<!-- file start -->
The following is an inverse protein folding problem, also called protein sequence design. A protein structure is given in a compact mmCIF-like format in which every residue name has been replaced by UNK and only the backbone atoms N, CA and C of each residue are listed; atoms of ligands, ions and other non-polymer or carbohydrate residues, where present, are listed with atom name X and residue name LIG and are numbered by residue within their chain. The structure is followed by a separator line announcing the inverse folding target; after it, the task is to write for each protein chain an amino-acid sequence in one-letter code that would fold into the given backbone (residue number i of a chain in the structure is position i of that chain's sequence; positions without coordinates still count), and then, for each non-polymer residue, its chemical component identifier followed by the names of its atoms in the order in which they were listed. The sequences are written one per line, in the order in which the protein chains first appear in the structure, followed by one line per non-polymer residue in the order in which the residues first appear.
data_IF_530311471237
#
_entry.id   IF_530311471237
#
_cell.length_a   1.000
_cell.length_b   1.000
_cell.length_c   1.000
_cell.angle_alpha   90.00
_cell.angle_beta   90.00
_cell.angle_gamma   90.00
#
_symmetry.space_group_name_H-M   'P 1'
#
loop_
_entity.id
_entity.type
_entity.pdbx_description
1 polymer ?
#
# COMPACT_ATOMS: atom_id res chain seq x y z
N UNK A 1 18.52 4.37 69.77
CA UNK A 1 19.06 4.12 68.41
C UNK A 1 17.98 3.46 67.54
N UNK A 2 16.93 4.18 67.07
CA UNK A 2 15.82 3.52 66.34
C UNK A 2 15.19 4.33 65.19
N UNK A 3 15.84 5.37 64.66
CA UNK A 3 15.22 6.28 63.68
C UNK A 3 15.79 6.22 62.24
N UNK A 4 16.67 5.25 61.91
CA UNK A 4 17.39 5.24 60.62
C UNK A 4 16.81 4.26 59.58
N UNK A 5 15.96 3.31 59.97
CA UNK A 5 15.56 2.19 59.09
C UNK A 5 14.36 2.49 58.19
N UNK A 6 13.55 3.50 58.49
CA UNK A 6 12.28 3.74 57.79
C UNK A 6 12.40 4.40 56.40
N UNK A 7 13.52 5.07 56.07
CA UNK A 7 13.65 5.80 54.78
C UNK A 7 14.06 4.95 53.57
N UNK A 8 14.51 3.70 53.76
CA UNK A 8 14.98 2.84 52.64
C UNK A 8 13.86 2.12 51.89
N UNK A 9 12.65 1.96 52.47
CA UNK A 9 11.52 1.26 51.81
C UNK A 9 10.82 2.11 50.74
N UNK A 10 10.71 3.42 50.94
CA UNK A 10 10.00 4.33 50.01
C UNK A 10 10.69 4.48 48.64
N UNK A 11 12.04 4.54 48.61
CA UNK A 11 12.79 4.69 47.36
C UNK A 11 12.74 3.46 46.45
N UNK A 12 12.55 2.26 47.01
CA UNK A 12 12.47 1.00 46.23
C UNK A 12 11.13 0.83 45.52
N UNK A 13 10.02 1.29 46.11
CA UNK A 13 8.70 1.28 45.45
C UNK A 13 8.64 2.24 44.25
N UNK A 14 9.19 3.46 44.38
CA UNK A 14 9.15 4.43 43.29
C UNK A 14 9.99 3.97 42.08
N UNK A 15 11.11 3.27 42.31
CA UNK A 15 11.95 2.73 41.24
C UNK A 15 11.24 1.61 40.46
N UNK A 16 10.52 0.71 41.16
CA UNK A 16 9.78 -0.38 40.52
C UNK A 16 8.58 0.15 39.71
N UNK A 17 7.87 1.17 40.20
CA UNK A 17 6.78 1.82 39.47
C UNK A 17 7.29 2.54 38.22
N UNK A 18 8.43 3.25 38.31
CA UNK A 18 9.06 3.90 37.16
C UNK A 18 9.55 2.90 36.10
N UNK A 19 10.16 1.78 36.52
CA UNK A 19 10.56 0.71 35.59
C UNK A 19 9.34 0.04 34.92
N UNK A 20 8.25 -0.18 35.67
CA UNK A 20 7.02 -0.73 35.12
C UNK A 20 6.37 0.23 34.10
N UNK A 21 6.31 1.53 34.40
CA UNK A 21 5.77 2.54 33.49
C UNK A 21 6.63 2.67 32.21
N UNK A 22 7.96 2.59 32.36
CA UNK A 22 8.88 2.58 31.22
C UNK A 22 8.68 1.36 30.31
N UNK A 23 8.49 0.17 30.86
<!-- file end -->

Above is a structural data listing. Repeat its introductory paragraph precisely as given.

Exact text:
The following is an inverse protein folding problem, also called protein sequence design. A protein structure is given in a compact mmCIF-like format in which every residue name has been replaced by UNK and only the backbone atoms N, CA and C of each residue are listed; atoms of ligands, ions and other non-polymer or carbohydrate residues, where present, are listed with atom name X and residue name LIG and are numbered by residue within their chain. The structure is followed by a separator line announcing the inverse folding target; after it, the task is to write for each protein chain an amino-acid sequence in one-letter code that would fold into the given backbone (residue number i of a chain in the structure is position i of that chain's sequence; positions without coordinates still count), and then, for each non-polymer residue, its chemical component identifier followed by the names of its atoms in the order in which they were listed. The sequences are written one per line, in the order in which the protein chains first appear in the structure, followed by one line per non-polymer residue in the order in which the residues first appear.